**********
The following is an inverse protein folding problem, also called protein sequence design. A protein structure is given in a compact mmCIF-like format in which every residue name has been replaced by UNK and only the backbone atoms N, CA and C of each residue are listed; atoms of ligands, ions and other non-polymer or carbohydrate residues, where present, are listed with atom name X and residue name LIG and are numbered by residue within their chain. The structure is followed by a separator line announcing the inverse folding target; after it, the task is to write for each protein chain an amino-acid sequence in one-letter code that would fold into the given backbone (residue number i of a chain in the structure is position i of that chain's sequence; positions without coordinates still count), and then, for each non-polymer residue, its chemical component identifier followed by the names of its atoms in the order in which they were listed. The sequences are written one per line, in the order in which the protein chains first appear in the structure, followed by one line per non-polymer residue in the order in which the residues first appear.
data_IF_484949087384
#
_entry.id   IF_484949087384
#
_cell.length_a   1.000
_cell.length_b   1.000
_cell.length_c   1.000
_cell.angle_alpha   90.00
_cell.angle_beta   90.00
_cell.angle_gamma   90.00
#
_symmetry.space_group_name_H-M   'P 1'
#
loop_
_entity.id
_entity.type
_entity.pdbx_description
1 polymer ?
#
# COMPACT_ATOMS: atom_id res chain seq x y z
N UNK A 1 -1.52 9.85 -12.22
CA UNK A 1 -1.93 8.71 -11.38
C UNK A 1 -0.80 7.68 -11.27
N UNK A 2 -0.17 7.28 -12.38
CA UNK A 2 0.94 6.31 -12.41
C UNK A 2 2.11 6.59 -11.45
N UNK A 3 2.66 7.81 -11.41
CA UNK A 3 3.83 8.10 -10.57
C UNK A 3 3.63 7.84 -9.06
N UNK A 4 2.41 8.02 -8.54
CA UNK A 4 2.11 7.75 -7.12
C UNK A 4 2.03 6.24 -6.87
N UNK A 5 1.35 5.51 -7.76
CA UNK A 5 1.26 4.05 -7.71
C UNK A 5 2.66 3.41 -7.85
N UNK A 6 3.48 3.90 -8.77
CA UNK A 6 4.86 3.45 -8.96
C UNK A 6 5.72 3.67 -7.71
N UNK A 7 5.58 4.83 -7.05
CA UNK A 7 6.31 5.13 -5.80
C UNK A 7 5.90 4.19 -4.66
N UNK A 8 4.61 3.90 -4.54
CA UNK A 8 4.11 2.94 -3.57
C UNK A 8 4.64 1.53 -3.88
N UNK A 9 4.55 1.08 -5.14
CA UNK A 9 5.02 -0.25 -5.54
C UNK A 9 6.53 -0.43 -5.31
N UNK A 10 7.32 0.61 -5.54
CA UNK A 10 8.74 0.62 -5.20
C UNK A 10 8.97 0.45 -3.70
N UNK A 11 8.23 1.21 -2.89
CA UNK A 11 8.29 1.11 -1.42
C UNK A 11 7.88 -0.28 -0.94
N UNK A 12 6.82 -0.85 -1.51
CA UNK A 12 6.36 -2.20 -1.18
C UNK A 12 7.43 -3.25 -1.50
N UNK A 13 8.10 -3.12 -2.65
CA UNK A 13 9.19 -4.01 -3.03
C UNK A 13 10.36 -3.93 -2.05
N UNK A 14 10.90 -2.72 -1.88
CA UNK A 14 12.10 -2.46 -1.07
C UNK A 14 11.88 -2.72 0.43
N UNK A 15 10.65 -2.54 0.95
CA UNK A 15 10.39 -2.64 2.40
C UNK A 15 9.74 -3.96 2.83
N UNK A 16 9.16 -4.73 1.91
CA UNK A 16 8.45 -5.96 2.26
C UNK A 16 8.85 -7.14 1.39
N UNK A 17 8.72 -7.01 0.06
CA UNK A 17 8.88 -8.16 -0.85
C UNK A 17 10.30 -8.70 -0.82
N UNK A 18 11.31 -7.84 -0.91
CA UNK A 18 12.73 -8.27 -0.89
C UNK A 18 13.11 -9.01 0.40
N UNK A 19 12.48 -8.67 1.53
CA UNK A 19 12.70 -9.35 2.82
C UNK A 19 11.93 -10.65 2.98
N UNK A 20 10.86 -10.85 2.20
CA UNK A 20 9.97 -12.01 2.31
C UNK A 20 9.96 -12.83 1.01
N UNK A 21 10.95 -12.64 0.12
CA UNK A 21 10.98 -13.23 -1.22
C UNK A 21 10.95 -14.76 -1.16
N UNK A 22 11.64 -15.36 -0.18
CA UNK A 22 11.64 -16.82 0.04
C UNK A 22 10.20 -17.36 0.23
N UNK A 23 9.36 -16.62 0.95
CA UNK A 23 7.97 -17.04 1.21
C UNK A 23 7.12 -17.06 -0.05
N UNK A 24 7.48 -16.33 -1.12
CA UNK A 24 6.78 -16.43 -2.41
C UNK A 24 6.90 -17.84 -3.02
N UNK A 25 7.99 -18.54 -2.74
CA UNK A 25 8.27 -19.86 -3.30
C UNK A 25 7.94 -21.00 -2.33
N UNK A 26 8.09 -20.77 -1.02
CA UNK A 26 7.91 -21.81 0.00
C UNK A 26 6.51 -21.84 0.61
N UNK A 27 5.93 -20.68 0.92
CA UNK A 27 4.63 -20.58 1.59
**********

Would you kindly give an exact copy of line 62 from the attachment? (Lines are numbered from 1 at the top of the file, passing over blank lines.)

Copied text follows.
CA UNK A 14 12.10 -2.46 -1.07